Arnold quoted in New Scientist article on Heuneburg finds

Iron Age secrets exhumed from riches-filled crypt

By Bruce Bower, 2:00pm, February 2, 2017, New Scientist

Discoveries in a richly appointed 2,600-year-old burial chamber point to surprisingly close ties between Central Europe’s earliest cities and Mediterranean societies. Dated to 583 B.C., this grave also helps pin down when people inhabited what may have been the first city north of the Alps.

Five gold spheres and a gold pinhead (far right), each shown from two angles, were found on the skeleton of a woman buried near an early Iron Age hill fort in Germany. © Archaeological State Office of Baden-Württemberg, Antiquity Publications, Ltd.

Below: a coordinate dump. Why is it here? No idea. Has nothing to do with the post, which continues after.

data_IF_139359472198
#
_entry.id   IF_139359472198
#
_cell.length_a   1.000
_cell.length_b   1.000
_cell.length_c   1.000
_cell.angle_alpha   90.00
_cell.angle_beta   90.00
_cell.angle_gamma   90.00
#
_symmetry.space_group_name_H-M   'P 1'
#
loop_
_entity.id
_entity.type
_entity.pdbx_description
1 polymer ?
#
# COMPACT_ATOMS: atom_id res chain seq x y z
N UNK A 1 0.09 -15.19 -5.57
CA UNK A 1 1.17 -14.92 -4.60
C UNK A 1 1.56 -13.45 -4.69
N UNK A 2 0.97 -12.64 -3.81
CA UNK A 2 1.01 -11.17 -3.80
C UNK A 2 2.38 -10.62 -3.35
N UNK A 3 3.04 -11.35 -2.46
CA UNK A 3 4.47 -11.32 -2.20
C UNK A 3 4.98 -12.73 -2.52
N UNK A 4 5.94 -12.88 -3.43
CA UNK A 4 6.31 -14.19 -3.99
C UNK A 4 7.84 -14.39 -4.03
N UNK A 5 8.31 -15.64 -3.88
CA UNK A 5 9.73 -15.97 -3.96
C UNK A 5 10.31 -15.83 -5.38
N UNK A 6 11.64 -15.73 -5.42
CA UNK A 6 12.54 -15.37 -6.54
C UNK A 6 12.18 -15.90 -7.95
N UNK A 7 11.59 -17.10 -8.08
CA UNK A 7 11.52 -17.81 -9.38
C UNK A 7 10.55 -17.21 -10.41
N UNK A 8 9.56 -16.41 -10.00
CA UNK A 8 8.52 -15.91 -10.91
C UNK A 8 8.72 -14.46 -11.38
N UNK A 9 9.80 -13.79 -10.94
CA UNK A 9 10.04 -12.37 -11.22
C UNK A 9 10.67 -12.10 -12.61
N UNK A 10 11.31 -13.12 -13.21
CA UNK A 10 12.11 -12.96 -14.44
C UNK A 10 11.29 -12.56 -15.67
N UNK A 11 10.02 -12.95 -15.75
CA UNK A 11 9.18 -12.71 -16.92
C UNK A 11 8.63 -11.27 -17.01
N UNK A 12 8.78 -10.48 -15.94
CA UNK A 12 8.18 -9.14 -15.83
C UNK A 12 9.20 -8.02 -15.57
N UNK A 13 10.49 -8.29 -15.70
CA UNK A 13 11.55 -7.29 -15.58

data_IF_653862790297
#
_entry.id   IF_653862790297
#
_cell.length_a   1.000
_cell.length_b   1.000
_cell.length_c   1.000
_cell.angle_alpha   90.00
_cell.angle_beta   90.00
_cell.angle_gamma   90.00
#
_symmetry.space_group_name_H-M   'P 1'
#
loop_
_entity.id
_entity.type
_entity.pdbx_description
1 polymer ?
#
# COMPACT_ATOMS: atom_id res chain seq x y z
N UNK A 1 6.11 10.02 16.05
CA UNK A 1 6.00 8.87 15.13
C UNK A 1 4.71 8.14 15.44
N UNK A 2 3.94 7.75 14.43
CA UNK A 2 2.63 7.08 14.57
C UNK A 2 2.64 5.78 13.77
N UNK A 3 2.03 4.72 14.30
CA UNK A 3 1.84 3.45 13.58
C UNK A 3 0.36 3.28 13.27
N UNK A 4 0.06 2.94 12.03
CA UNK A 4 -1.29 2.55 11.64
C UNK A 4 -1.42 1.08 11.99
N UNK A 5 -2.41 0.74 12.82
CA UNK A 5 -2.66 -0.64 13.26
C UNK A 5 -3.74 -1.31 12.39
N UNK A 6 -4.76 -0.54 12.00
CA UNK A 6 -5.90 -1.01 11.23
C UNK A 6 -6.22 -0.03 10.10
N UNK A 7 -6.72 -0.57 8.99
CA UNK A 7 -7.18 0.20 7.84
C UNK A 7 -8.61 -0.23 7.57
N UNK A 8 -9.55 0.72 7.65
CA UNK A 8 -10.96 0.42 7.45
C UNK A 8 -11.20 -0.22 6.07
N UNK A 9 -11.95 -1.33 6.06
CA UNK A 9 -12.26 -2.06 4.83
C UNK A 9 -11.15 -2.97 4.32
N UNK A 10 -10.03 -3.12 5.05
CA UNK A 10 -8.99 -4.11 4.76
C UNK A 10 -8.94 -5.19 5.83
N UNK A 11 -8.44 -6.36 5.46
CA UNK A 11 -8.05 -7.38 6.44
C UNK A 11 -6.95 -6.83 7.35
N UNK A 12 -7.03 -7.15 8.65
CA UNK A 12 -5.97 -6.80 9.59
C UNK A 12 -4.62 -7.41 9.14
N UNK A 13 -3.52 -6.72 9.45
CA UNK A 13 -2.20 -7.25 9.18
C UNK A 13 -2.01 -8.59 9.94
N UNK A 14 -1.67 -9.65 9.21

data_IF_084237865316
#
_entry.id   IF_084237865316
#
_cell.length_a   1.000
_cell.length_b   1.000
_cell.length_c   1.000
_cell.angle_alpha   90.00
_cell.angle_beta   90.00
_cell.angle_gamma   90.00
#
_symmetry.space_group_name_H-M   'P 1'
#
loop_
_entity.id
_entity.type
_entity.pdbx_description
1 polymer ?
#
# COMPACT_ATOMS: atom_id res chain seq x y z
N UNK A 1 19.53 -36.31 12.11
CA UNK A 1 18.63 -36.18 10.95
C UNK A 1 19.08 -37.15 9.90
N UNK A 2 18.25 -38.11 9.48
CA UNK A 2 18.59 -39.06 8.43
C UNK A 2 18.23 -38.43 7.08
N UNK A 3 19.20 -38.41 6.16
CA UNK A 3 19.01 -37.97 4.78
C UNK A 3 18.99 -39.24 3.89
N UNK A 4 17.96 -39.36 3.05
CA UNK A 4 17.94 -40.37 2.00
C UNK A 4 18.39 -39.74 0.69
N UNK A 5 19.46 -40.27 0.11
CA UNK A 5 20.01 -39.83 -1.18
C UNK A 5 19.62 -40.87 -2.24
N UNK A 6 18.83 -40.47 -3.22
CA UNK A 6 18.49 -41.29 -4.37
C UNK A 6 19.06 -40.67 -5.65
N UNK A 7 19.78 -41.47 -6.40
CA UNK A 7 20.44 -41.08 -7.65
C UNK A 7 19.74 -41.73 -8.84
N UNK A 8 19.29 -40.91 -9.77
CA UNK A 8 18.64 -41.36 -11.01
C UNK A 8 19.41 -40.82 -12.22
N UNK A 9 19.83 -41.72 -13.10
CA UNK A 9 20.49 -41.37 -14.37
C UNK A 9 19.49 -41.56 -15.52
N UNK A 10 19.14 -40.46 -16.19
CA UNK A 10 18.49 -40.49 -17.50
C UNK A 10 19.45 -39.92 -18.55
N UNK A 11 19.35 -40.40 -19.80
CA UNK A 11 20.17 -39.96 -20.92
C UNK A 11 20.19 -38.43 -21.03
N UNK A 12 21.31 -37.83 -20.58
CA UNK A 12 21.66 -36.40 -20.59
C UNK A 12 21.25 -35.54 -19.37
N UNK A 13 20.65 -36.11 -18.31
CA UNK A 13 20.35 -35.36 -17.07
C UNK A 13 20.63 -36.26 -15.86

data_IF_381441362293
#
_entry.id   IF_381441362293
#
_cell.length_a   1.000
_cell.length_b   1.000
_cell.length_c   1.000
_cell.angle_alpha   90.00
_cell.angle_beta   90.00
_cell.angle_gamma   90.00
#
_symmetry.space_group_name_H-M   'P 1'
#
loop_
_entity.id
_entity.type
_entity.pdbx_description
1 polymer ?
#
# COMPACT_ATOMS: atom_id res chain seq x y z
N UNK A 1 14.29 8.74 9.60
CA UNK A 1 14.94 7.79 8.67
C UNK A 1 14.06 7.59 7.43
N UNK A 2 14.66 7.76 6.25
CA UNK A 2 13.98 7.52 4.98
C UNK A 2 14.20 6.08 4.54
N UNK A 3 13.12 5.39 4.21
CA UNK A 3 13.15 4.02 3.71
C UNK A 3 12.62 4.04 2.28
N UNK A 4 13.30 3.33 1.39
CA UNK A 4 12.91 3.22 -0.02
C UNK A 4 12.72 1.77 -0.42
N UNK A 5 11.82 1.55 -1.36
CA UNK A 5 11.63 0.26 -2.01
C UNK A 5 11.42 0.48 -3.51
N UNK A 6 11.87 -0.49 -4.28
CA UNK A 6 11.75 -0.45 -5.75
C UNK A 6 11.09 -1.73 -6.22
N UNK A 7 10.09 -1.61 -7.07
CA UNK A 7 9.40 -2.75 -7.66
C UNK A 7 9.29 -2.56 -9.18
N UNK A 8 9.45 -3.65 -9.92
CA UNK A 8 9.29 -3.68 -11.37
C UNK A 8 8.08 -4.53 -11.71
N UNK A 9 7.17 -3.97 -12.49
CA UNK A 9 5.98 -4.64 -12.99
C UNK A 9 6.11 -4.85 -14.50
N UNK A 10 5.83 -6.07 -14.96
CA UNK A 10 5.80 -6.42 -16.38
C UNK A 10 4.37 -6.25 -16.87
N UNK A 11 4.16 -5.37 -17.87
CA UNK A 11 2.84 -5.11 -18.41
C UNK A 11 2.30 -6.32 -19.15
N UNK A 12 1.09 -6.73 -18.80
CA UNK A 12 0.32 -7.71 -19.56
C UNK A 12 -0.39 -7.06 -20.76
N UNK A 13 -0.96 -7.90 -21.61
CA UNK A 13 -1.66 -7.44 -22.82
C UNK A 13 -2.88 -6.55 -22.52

An array of fine jewelry, luxury goods and even a rare piece of horse armor found in the grave indicates that “there were craftsmen working in the early Celtic centers north of the Alps who learned their crafts south of the Alps,” says archaeologist Dirk Krausse of the Archaeological State Office of Baden-Württemberg, Germany.

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